Symphony No. 3 in C minor ("Organ"), Op. 78
Symphony in A major
- Le Rouet d'Omphale, symphonic poem in A major, Op. 31 (08:10)
The second volume of Naxos' series of the complete symphonies of Camille Saint-Saëns is likely to receive the most attention because it offers the perennially popular "Symphony No. 3 in C minor, Organ." The rest of Saint-Saëns' symphonic output remains inexplicably obscure, and even though his tone poems and concertos are still regularly performed, there have been few conductors to champion these long-neglected works. Jean Martinon recorded them in the 1970s for EMI, but Marc Soustrot's recordings with the Malmö Symphony Orchestra are the most thorough examination of their worth in the digital age. While the "Organ Symphony" needs no introduction, the unnumbered "Symphony in A major" is a musical foundling that few classical aficionados will have heard of, let alone heard. Saint-Saëns composed it around the age of 15, and he was chiefly inspired by Mozart and Beethoven, so like the "Symphony in C major" by the teenage Bizet, it is a stylistic throwback. Yet it reveals Saint-Saëns' precocious skill in counterpoint, and his blatant borrowing of the fugue subject from Mozart's "Jupiter Symphony" also shows his audacity and cleverness. A great symphony this isn't, but it is a fascinating piece that sheds light on Saint-Saëns' youth, and explains in part why he won support from Berlioz, Gounod, and Liszt early in his career. The album's closer is "Le rouet d'Omphale," one of Saint-Saëns' greatest hits and a favorite on pops programs.
Most Helpful Customer Reviews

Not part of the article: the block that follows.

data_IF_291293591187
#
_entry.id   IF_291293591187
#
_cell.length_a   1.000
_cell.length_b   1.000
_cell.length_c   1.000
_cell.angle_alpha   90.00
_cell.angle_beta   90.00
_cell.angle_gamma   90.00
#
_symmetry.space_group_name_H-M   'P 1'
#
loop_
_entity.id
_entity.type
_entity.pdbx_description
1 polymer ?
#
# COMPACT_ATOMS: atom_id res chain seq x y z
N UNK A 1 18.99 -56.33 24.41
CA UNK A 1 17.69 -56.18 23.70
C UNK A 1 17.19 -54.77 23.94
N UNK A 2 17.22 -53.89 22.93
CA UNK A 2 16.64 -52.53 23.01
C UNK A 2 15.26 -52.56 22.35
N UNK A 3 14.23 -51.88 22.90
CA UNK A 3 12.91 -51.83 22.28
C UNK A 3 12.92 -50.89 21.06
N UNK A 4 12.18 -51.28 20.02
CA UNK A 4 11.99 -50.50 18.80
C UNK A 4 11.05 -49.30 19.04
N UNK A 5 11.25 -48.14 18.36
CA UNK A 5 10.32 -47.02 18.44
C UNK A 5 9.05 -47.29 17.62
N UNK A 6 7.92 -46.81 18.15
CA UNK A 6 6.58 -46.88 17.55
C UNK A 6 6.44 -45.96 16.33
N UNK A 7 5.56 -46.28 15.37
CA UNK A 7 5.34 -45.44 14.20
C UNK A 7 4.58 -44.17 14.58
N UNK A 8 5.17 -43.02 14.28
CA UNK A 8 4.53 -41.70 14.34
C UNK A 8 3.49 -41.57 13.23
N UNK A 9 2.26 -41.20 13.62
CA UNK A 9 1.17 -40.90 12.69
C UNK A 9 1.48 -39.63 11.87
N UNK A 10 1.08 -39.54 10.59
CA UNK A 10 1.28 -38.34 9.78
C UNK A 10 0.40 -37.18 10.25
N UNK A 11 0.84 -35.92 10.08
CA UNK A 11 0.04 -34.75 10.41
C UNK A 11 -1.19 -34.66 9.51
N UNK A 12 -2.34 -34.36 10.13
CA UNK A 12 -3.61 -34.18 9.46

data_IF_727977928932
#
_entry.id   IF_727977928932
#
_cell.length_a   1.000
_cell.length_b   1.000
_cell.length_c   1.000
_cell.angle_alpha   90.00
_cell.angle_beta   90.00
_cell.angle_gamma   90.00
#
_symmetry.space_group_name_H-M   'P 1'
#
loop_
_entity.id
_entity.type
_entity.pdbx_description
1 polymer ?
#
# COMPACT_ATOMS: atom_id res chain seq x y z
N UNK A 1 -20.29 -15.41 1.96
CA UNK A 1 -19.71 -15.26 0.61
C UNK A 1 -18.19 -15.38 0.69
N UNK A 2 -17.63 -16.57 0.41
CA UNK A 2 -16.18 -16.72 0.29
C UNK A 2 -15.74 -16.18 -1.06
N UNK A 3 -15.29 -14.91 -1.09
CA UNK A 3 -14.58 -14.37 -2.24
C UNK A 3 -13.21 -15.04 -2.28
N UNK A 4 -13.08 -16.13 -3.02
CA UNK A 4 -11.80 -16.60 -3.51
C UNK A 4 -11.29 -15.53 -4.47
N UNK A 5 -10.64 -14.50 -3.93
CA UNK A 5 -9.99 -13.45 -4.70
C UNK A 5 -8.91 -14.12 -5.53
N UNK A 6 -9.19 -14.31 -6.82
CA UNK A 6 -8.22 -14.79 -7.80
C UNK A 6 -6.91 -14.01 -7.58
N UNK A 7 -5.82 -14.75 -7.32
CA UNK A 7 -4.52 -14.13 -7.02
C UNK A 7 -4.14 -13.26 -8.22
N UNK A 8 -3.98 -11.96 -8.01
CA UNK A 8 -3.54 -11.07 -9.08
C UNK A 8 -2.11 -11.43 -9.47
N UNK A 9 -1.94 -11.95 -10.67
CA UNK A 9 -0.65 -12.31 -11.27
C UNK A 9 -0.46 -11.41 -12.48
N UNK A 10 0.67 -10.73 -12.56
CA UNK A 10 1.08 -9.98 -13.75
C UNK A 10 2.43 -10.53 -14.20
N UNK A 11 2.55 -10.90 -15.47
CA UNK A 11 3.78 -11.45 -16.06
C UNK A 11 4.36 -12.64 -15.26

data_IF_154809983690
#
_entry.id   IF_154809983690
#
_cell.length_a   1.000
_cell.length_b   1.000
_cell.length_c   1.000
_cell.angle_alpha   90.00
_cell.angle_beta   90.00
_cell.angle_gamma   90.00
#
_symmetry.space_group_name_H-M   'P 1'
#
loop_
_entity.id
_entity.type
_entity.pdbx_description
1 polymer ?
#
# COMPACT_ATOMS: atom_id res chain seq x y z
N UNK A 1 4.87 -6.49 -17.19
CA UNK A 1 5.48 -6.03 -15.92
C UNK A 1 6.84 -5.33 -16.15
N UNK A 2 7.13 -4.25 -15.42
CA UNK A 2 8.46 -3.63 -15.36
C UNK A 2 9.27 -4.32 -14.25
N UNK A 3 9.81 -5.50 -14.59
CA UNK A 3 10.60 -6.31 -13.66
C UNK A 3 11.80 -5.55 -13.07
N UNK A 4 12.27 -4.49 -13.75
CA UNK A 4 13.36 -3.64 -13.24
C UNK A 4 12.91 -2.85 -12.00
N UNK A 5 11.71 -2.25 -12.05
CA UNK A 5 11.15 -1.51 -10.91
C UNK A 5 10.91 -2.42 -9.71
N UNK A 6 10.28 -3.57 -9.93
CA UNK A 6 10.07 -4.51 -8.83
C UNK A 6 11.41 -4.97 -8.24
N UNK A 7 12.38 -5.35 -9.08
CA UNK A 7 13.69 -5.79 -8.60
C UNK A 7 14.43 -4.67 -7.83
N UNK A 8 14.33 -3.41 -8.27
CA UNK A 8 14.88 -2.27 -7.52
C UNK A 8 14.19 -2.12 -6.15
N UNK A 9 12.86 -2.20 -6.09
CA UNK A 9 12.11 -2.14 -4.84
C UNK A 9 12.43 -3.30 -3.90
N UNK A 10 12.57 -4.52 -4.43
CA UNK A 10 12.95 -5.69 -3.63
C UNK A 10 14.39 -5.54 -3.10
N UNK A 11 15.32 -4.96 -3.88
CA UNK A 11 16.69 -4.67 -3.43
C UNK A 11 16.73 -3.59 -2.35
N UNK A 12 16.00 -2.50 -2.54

Some 36 years separate the Symphony in A Major and the so-called Organ Symphony or Symphony No. 3, Saint-Saens undisputed masterpiece. The Symphony in A Major is cast in the standard 4 movement format and scored accordingly. Considering the fact that it was composed by a teenager is remarkable in its own right. The level of maturity and craftsmanship exhibited in its writing make it all the more extraordinary. The sundry influences are readily apparent. On balance this is a very attractive composition. Maestro Soustrot and the Malmo S.O. turn in a stylish performance. It’s a viable alternative to the classic Martinon/l’O.R.T.F. version which is unexcelled in terms of lightness of touch and transparency of texture. The Symphony No. 3 is up against formidable competition. The first movement is quite good: impassioned, pliant and muscular. The Larghetto is somewhat compromised by a slower than usual tempo, depriving the music of its full measure of elegance and songful simplicity. Following an energetic Scherzo with strangely reticent tympani, percussion and piano, Maestro Soustrot and the orchestra really let it rip. No fussing or lingering here. You can clearly hear the conductor exhorting his colleagues onward, much like Errol Flynn in “Charge of the Light Brigade” but with more positive results. The well judged accelerando in the coda culminates in an exciting finale. Throughout, the virtual pipe organ software, Hauptwerk, activated by a Hoffrichter console is a credible facsimile. Not the last word in “Organ Symphonies”, but a good one which more often than not rises to the challenges posed by this great work. Le rouet d’Omphale, a Beecham specialty, receives a nicely articulated reading, convincingly paced and shaped. Sound and production are excellent. Superb liner notes by Keith Anderson.